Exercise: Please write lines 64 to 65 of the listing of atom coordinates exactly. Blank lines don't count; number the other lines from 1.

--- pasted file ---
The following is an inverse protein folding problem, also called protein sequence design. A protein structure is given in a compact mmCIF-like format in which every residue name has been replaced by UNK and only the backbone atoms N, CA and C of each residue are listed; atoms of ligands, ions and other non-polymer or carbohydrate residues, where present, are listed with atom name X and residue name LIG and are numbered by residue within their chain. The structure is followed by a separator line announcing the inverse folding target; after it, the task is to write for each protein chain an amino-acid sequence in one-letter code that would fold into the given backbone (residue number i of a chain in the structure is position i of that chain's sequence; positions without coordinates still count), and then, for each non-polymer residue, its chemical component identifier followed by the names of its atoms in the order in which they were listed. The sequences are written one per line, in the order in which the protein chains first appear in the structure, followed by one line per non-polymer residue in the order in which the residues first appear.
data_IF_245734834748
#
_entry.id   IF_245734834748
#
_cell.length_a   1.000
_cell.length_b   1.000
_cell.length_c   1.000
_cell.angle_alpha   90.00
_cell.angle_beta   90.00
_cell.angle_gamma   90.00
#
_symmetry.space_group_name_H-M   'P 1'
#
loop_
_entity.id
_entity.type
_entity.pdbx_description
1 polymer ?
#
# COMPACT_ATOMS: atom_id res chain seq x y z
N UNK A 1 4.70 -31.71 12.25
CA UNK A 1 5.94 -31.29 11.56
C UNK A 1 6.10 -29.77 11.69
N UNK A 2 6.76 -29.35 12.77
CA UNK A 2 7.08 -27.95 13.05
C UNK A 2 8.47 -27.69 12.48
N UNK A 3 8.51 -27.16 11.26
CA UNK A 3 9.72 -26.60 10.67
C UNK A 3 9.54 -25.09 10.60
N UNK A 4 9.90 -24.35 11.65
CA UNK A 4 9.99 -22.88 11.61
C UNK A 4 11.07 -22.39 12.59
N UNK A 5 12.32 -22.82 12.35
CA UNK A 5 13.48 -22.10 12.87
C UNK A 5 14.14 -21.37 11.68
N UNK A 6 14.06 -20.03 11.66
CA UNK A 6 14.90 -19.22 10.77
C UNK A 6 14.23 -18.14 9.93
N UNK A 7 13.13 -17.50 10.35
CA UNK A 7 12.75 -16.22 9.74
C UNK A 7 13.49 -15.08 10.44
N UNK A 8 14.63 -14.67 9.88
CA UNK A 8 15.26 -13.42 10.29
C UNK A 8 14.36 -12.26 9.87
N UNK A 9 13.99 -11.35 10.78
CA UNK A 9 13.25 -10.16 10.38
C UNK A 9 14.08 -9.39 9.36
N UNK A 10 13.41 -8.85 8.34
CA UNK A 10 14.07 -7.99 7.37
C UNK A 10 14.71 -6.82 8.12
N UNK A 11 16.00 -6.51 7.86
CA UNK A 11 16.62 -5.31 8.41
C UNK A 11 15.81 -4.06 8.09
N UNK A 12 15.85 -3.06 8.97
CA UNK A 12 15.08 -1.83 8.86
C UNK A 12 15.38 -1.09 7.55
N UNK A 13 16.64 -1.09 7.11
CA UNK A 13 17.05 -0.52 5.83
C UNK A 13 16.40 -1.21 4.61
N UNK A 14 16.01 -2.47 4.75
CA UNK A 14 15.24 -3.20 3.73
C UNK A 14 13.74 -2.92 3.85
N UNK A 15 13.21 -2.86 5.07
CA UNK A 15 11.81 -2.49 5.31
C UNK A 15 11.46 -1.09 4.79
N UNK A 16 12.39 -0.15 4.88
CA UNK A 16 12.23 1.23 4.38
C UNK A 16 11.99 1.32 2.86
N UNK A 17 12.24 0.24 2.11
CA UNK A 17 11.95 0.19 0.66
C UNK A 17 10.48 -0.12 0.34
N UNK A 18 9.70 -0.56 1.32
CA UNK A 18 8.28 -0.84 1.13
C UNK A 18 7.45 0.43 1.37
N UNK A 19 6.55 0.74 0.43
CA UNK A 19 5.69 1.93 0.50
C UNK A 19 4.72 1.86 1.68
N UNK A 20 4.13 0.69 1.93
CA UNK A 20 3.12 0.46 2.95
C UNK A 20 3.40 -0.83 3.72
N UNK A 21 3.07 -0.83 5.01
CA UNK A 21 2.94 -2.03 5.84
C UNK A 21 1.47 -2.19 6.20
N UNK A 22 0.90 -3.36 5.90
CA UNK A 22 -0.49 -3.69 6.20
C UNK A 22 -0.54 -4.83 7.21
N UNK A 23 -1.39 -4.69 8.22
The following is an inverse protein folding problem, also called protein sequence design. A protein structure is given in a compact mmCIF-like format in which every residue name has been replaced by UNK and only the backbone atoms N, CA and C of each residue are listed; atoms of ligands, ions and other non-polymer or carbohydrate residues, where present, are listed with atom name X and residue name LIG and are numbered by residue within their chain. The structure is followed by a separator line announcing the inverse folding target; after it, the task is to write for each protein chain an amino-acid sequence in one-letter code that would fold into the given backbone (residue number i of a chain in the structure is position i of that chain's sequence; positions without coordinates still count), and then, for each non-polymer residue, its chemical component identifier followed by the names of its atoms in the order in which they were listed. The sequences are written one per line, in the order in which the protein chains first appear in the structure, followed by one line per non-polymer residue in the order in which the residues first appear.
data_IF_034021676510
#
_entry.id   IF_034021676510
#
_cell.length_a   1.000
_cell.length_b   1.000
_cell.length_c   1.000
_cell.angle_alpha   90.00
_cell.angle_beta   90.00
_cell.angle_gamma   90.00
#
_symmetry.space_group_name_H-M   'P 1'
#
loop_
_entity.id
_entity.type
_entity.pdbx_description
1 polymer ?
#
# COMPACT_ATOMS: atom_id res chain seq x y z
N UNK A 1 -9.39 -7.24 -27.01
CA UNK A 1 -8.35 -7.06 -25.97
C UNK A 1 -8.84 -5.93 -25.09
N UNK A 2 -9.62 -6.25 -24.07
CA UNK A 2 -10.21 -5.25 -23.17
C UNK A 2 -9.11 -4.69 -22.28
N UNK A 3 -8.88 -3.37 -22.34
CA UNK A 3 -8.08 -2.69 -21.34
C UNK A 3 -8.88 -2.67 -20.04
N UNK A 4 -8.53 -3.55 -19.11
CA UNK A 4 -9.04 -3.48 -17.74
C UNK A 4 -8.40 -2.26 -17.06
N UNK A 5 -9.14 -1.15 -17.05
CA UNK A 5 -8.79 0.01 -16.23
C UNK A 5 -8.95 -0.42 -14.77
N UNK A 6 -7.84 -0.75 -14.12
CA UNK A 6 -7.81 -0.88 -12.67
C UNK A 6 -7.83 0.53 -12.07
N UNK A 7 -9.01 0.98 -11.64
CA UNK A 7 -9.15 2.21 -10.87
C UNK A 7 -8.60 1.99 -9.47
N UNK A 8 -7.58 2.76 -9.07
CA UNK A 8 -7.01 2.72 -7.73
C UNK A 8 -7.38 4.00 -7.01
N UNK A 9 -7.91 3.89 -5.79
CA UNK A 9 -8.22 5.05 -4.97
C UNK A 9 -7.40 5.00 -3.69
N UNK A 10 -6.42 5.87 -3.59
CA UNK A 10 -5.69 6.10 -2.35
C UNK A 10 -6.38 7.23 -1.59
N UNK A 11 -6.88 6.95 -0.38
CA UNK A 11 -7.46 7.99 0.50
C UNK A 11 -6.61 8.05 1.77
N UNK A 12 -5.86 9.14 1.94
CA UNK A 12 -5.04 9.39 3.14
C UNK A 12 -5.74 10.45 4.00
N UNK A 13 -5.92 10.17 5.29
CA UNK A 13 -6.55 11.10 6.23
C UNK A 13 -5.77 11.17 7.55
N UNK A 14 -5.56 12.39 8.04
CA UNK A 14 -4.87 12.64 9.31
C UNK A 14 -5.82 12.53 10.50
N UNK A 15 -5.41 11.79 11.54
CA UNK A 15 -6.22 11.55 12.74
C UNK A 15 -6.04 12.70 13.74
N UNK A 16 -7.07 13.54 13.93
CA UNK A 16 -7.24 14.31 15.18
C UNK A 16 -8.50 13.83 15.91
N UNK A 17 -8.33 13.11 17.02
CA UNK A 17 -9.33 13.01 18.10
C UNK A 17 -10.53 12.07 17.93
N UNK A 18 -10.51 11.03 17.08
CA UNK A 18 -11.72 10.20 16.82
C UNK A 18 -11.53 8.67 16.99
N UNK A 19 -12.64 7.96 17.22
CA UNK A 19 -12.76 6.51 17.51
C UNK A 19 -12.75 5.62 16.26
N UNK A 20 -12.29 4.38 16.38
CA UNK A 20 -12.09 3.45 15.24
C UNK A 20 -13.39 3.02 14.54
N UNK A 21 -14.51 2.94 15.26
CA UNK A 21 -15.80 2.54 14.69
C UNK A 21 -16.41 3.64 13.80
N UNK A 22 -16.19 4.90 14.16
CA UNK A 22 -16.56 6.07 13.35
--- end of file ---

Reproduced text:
N UNK A 15 13.21 -2.86 5.07
CA UNK A 15 11.81 -2.49 5.31